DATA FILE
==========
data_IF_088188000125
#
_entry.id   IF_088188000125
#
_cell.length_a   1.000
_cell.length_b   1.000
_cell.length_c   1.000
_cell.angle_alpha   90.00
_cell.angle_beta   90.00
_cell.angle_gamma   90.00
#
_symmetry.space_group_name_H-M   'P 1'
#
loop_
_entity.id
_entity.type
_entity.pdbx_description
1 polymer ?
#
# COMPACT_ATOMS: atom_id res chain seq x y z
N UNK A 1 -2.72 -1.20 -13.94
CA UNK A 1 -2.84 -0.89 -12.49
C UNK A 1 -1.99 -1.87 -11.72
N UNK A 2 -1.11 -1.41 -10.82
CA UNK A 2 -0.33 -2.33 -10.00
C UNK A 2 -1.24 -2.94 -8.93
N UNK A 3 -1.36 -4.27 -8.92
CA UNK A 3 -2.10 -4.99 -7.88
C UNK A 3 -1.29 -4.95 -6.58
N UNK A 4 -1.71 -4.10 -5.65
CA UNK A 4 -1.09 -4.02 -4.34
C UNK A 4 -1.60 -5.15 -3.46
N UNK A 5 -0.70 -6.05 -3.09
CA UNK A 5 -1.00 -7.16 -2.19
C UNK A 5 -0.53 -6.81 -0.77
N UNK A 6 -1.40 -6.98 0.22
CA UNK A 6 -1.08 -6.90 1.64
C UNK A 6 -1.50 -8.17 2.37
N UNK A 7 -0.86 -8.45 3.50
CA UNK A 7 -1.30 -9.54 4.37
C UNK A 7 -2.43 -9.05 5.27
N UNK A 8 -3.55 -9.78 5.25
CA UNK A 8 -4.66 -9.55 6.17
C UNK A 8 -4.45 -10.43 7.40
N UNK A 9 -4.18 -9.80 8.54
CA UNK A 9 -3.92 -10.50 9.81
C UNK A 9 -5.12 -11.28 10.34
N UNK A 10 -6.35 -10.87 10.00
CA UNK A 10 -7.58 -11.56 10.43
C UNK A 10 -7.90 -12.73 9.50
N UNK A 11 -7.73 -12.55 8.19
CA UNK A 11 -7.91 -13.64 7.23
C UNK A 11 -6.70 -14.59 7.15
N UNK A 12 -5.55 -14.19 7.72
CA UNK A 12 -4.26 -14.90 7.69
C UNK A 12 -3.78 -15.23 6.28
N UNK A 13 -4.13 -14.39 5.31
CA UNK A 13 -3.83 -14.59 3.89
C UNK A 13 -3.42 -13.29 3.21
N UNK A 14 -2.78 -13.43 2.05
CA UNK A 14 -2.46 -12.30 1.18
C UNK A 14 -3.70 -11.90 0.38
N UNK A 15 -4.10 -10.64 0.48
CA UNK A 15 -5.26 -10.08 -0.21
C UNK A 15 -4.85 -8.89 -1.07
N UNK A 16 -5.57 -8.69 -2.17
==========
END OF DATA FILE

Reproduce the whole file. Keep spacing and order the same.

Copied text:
data_IF_088188000125
#
_entry.id   IF_088188000125
#
_cell.length_a   1.000
_cell.length_b   1.000
_cell.length_c   1.000
_cell.angle_alpha   90.00
_cell.angle_beta   90.00
_cell.angle_gamma   90.00
#
_symmetry.space_group_name_H-M   'P 1'
#
loop_
_entity.id
_entity.type
_entity.pdbx_description
1 polymer ?
#
# COMPACT_ATOMS: atom_id res chain seq x y z
N UNK A 1 -2.72 -1.20 -13.94
CA UNK A 1 -2.84 -0.89 -12.49
C UNK A 1 -1.99 -1.87 -11.72
N UNK A 2 -1.11 -1.41 -10.82
CA UNK A 2 -0.33 -2.33 -10.00
C UNK A 2 -1.24 -2.94 -8.93
N UNK A 3 -1.36 -4.27 -8.92
CA UNK A 3 -2.10 -4.99 -7.88
C UNK A 3 -1.29 -4.95 -6.58
N UNK A 4 -1.71 -4.10 -5.65
CA UNK A 4 -1.09 -4.02 -4.34
C UNK A 4 -1.60 -5.15 -3.46
N UNK A 5 -0.70 -6.05 -3.09
CA UNK A 5 -1.00 -7.16 -2.19
C UNK A 5 -0.53 -6.81 -0.77
N UNK A 6 -1.40 -6.98 0.22
CA UNK A 6 -1.08 -6.90 1.64
C UNK A 6 -1.50 -8.17 2.37
N UNK A 7 -0.86 -8.45 3.50
CA UNK A 7 -1.30 -9.54 4.37
C UNK A 7 -2.43 -9.05 5.27
N UNK A 8 -3.55 -9.78 5.25
CA UNK A 8 -4.66 -9.55 6.17
C UNK A 8 -4.45 -10.43 7.40
N UNK A 9 -4.18 -9.80 8.54
CA UNK A 9 -3.92 -10.50 9.81
C UNK A 9 -5.12 -11.28 10.34
N UNK A 10 -6.35 -10.87 10.00
CA UNK A 10 -7.58 -11.56 10.43
C UNK A 10 -7.90 -12.73 9.50
N UNK A 11 -7.73 -12.55 8.19
CA UNK A 11 -7.91 -13.64 7.23
C UNK A 11 -6.70 -14.59 7.15
N UNK A 12 -5.55 -14.19 7.72
CA UNK A 12 -4.26 -14.90 7.69
C UNK A 12 -3.78 -15.23 6.28
N UNK A 13 -4.13 -14.39 5.31
CA UNK A 13 -3.83 -14.59 3.89
C UNK A 13 -3.42 -13.29 3.21
N UNK A 14 -2.78 -13.43 2.05
CA UNK A 14 -2.46 -12.30 1.18
C UNK A 14 -3.70 -11.90 0.38
N UNK A 15 -4.10 -10.64 0.48
CA UNK A 15 -5.26 -10.08 -0.21
C UNK A 15 -4.85 -8.89 -1.07
N UNK A 16 -5.57 -8.69 -2.17